Tag Archives: Orica Kutten

Dr. McDonald Williams, first director of the University Honors Program, remembered

NASHVILLE, Tenn. (TSU News Service) – Dr. McDonald Williams, the first director of the University Honors Program, may be gone. But Tennessee State University officials and students say his legacy continues.  

Williams, who was 101 when he passed on Aug. 11, was director of the then-Honors Program at TSU for 23 years before retiring in 1988. He also spent 30 years at the university serving as a professor of English.

Dr. McDonald Williams

“The TSU family is saddened at the passing of Dr. McDonald Williams, and our thoughts and prayers are with his wife Dr. Jamye Williams and the rest of the family,” said Tennessee State University President Glenda Glover. “Many of our outstanding alumni attribute their success to the Williams’, and especially Dr. Williams as the director of the University Honors Program for 23 years. His contributions to TSU will never be forgotten, and his legacy will always resonate throughout our institution.”

Barbara Murrell, retired vice president of Student Affairs at TSU, agreed.

“He was one of the most respected, admired and appreciated members of the Tennessee State University family and the Nashville community,” she said. “His legacy as an academician continues to inspire generations through the TSU Honors College.”

In 1963, Dr. Walter S. Davis, who was president of Tennessee State at the time, appointed a committee that was charged with studying Honors programs and determining the feasibility of establishing one at the university.

After completing its investigation, the committee recommended that TSU keep pace with many other universities throughout the country. As a result, an Honors program for freshman students was started in the fall of 1964. Sophomore through senior level course work was added yearly throughout 1968, which was the first year a student graduated with “University Honors;” a distinction now reserved for those students who successfully complete the requirements of the University Honors College, which was officially given its collegiate designation in 2016.

Dr. Coreen Jackson, interim dean of the Honors College, said Williams “laid the cornerstone of academic excellence and the standard for which this program was built upon.”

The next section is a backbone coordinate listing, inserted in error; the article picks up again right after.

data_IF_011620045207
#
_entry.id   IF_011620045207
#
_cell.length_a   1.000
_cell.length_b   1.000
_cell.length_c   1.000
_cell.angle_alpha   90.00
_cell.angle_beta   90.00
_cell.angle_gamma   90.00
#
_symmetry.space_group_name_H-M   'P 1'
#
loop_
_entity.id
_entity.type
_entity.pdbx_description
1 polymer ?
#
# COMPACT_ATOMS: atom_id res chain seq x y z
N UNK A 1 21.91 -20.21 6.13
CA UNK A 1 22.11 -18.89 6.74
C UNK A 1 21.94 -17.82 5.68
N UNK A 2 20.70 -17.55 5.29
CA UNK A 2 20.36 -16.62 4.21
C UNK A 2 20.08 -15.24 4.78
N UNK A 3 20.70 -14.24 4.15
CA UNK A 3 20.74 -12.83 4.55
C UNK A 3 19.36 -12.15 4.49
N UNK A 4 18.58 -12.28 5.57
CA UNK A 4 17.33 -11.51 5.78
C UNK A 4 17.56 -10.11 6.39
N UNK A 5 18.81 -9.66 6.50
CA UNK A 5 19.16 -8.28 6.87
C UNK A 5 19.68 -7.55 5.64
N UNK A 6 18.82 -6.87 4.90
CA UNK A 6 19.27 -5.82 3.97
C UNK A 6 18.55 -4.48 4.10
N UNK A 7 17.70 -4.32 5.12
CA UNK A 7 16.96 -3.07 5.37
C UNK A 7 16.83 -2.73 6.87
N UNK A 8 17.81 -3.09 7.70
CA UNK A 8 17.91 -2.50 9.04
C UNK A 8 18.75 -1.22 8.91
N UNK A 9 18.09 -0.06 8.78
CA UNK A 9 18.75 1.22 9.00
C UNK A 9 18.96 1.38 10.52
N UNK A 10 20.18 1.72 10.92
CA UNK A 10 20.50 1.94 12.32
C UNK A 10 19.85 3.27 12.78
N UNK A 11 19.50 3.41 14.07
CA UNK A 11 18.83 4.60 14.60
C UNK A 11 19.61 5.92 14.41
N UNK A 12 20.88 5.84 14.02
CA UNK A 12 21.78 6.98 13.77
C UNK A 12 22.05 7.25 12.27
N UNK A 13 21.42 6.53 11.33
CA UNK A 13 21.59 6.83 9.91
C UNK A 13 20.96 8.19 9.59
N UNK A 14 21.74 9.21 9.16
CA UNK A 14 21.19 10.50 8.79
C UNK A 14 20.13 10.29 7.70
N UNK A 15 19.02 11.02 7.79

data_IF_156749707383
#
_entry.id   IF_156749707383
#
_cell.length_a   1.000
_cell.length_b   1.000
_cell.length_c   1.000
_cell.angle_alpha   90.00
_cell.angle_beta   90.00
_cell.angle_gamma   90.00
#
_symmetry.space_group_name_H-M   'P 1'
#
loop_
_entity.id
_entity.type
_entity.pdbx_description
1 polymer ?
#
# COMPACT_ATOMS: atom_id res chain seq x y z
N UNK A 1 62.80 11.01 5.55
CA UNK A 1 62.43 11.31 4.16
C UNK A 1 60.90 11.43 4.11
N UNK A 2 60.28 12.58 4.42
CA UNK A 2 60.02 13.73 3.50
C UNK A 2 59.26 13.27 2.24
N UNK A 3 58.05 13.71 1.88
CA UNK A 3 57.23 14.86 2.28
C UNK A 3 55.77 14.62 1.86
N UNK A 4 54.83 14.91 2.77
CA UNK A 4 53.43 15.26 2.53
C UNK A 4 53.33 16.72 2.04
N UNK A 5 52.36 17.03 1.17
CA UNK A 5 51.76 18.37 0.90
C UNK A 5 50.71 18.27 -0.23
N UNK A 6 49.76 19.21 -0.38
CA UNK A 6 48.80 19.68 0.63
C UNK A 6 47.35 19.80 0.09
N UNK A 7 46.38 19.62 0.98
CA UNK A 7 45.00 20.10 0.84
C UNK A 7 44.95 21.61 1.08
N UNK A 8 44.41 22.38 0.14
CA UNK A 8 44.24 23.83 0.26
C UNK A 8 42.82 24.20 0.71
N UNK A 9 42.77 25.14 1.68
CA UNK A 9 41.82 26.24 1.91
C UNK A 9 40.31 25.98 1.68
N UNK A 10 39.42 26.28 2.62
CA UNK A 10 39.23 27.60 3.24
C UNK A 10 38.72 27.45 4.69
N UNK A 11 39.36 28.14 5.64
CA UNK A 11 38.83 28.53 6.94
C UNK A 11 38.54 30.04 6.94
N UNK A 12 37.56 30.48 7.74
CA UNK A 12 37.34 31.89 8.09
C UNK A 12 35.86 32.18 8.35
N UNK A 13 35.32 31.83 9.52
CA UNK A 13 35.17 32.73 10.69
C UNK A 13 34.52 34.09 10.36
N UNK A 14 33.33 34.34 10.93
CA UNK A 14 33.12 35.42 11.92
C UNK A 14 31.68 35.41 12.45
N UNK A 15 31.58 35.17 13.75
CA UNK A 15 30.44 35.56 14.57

“He had a vision for where the program needed to go and subsequent directors have carried that vision forward,” Jackson said.

TSU President Glenda Glover (center) with Dr. McDonald Williams, and his wife, Dr. Jamye Coleman Williams. (Submitted photo)

At an Honors Convocation in March of this year, about 2,340 TSU students with grade point averages of 3.0 or higher were recognized. Of that number, 283 were on the President’s List. Those students maintained a 4.0 GPA throughout their matriculation.

Orica Kutten is currently in the Honors College and is the recipient of a scholarship named after Williams. She said she’s grateful for the scholarship, and all that Williams did to help make the College what it is today.

“He should be celebrated for all the good he has done,” said Kutten, a senior biology major who lives in Nashville.

Honors student Jerry Kibet of Kenya said Williams laid a foundation that allows “students to realize their potential.”

“His legacy has impacted me to be a better person,” said Kibet, who is majoring in aeronautical and industrial technology. “When other students see me, and the way I carry myself, they want to be a part of this, the Honors College.”

Williams and his wife, Dr. Jamye Coleman Williams, who spent 14 years as the head of TSU’s Department of Communication, were honored at the Scholarship Gala during Homecoming in 2014.

In tandem, the Williams’ co-edited the 1970 publication, The Negro Speaks: The Rhetoric of Contemporary Black Leaders. They have also been co-recipients of numerous accolades and awards, including the 2002 Joe Kraft Humanitarian Award by the Community Foundation.

Funeral services for Dr. Williams will be in Atlanta and Nashville.

A public viewing and visitation with the family will be on Thursday, Aug. 15, from 5:30 p.m. to 7 p.m. at Murray Brothers Funeral Home, 1199 Utoy Springs Rd., SW, in Atlanta. The funeral will be held on Friday, Aug. 16, at 11 a.m. at Big Bethel AME Church, 220 Auburn Ave., NE, in Atlanta.

In Nashville, a public viewing will be held on Sunday, Aug. 18, from 1 p.m. to 4 p.m. at Lewis & Wright Funeral Directors, 2500 Clarksville Pike. The interment will be on Monday, Aug. 19, at 11 a.m. at Historic Greenwood Cemetery, 1428 Elm Hill Pike.

To learn more about the University Honors College, visit http://www.tnstate.edu/honors/about/.

Department of Media Relations

Tennessee State University
3500 John Merritt Boulevard
Nashville, Tennessee 37209

About Tennessee State University